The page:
Nothing defines a powerful athlete more than the ability to explosively move the body through space by sprinting. But a lot of lifters are unprepared for such a dynamic athletic movement. Inclined treadmill sprinting is a great alternative.
Do It Right
When doing incline treadmill sprints, it's important to master the "hop on, hop off" skill to keep the treadmill at a constant speed and incline. This will help you avoid having to wait for the treadmill to accelerate and decelerate between interval sprint bouts, which is the last thing you want to be worrying about when your goal is hammering out sprint-based finishers.
Also, by jumping onto a treadmill already moving at a high constant speed, you'll be able to skip out on the acceleration phase of sprinting, which is something most people struggle with. Jumping on and getting right to a top-end stride with a more vertical torso angle is best for targeting the hamstrings.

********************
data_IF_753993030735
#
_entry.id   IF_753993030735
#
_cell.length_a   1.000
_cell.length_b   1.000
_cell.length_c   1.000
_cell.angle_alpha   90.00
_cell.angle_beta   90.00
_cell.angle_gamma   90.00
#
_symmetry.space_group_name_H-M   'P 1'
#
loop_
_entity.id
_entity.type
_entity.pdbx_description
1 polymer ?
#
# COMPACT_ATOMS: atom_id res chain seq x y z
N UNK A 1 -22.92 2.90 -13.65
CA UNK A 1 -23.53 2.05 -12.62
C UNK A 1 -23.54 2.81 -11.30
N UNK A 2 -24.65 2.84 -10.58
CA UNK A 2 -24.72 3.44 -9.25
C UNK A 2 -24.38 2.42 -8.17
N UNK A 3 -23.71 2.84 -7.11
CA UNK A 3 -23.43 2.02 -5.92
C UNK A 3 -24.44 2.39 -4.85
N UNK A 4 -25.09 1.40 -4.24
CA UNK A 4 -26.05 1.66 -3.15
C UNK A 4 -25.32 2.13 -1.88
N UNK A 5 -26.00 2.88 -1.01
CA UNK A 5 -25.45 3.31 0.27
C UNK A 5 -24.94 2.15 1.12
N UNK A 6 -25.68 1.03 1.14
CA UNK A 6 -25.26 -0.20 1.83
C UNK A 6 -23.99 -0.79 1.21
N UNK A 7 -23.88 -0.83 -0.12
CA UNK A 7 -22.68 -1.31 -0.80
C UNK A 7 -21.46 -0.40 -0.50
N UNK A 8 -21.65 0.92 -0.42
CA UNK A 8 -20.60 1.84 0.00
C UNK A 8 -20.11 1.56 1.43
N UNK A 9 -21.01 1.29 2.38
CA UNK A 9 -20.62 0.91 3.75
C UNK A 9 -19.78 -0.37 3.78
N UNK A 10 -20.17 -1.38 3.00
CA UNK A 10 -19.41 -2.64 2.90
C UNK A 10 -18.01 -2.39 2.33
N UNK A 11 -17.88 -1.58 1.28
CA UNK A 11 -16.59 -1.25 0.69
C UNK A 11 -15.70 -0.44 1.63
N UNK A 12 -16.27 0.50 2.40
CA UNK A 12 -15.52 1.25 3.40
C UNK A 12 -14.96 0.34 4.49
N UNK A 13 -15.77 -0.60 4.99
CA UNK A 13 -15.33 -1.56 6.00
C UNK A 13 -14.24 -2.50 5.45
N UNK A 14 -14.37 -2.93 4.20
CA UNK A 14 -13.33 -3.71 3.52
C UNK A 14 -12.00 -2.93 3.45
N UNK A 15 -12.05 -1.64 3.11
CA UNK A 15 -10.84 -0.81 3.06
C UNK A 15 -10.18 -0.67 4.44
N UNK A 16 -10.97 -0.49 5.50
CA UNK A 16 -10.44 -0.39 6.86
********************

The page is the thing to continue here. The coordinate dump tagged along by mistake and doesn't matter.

Simply take a few warm-up rounds to work up to your top speed, jumping on and off between bouts, and using your hands on the rails to make sure you safely hit the treadmill at the proper running speed each time. Once you're at your top-end speed with the correct incline, you'll be ready to go all-out.
How to Program It
This scheme was invented by Brent Callaway, the NFL Combine prep coach and speed guru. It's simple but sinister. Here's how to do it:
- Rounds: 10
- Speed: 10 mph
- Incline: 10%
- Work Period: 10 seconds
- Rest Period: 10 seconds
On paper this doesn't look like much, but when placed at the end of a lower-body day or a stand-alone cardio/conditioning day, it can be a killer. Fight the urge to extend the rest periods and focus on driving each and every stride with precision and power.